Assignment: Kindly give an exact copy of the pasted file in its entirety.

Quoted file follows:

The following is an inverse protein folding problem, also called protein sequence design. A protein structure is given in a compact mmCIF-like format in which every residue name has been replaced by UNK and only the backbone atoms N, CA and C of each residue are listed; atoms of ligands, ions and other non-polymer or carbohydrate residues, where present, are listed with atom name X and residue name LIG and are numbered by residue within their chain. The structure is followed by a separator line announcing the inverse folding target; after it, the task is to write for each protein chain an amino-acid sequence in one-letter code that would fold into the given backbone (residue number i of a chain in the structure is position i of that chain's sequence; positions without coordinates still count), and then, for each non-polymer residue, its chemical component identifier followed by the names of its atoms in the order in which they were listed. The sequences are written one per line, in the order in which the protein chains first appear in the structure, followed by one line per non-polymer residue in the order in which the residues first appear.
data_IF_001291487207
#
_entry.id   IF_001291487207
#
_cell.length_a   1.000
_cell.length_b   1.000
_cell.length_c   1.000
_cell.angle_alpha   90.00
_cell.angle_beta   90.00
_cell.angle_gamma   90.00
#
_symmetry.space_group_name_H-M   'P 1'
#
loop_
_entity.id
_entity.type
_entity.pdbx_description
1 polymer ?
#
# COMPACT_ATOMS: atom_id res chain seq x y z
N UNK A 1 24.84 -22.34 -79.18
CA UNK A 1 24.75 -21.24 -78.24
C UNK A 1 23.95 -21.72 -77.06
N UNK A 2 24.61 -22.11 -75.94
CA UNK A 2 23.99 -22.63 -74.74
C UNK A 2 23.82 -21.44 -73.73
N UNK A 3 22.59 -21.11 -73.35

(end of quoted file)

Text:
The following is an inverse protein folding problem, also called protein sequence design. A protein structure is given in a compact mmCIF-like format in which every residue name has been replaced by UNK and only the backbone atoms N, CA and C of each residue are listed; atoms of ligands, ions and other non-polymer or carbohydrate residues, where present, are listed with atom name X and residue name LIG and are numbered by residue within their chain. The structure is followed by a separator line announcing the inverse folding target; after it, the task is to write for each protein chain an amino-acid sequence in one-letter code that would fold into the given backbone (residue number i of a chain in the structure is position i of that chain's sequence; positions without coordinates still count), and then, for each non-polymer residue, its chemical component identifier followed by the names of its atoms in the order in which they were listed. The sequences are written one per line, in the order in which the protein chains first appear in the structure, followed by one line per non-polymer residue in the order in which the residues first appear.
data_IF_001291487207
#
_entry.id   IF_001291487207
#
_cell.length_a   1.000
_cell.length_b   1.000
_cell.length_c   1.000
_cell.angle_alpha   90.00
_cell.angle_beta   90.00
_cell.angle_gamma   90.00
#
_symmetry.space_group_name_H-M   'P 1'
#
loop_
_entity.id
_entity.type
_entity.pdbx_description
1 polymer ?
#
# COMPACT_ATOMS: atom_id res chain seq x y z
N UNK A 1 24.84 -22.34 -79.18
CA UNK A 1 24.75 -21.24 -78.24
C UNK A 1 23.95 -21.72 -77.06
N UNK A 2 24.61 -22.11 -75.94
CA UNK A 2 23.99 -22.63 -74.74
C UNK A 2 23.82 -21.44 -73.73
N UNK A 3 22.59 -21.11 -73.35